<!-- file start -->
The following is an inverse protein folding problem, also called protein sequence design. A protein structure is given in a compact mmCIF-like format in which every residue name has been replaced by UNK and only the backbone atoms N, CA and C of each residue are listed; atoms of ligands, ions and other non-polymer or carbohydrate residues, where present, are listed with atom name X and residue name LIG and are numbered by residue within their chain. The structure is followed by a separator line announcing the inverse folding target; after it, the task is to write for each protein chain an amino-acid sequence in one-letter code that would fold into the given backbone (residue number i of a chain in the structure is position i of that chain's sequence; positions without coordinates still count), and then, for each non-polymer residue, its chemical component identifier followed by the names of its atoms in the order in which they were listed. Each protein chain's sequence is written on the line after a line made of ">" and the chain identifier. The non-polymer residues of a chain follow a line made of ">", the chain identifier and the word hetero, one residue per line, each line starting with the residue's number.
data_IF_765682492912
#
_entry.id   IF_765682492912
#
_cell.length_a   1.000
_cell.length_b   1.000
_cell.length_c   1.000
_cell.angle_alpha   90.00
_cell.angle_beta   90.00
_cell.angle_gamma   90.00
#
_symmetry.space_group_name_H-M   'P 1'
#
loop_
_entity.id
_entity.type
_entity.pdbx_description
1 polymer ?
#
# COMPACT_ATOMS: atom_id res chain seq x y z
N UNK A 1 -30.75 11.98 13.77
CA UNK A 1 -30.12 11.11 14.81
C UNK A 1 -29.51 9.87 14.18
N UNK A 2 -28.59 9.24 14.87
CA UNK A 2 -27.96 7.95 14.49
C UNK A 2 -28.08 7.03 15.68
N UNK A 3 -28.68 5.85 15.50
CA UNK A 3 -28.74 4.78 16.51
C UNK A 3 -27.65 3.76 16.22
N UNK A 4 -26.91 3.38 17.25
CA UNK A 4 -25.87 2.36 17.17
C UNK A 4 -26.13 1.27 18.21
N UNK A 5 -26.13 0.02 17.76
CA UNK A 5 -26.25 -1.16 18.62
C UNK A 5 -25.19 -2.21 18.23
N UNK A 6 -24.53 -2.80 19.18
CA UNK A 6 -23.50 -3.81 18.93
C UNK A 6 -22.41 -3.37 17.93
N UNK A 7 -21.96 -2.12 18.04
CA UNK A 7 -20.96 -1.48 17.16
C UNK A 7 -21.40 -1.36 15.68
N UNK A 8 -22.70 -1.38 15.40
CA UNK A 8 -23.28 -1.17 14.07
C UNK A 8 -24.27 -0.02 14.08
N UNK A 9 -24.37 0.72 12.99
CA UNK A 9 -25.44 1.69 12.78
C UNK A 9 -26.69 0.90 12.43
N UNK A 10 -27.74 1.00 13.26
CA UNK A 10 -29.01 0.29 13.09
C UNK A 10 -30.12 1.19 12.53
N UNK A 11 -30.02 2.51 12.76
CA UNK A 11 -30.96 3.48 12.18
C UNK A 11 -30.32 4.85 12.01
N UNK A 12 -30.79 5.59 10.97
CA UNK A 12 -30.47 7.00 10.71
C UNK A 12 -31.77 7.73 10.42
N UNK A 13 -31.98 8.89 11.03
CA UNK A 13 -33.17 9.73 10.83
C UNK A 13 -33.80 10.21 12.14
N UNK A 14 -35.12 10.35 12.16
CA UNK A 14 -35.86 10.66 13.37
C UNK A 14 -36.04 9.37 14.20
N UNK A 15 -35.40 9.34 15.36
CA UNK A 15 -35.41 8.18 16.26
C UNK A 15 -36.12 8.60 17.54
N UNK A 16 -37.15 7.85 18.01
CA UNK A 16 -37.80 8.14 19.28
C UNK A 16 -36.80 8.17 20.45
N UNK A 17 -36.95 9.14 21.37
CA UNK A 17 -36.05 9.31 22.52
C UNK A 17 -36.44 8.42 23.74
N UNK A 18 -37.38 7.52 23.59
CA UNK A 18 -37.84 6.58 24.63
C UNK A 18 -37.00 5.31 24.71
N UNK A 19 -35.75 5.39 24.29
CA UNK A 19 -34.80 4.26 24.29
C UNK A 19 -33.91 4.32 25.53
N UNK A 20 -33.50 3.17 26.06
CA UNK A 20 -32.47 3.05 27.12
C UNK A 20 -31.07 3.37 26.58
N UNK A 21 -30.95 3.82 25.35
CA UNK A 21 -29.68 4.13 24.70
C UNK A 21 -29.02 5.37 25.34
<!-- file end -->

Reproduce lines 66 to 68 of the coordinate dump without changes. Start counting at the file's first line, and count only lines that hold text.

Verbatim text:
C UNK A 15 -36.12 8.60 17.54
N UNK A 16 -37.15 7.85 18.01
CA UNK A 16 -37.80 8.14 19.28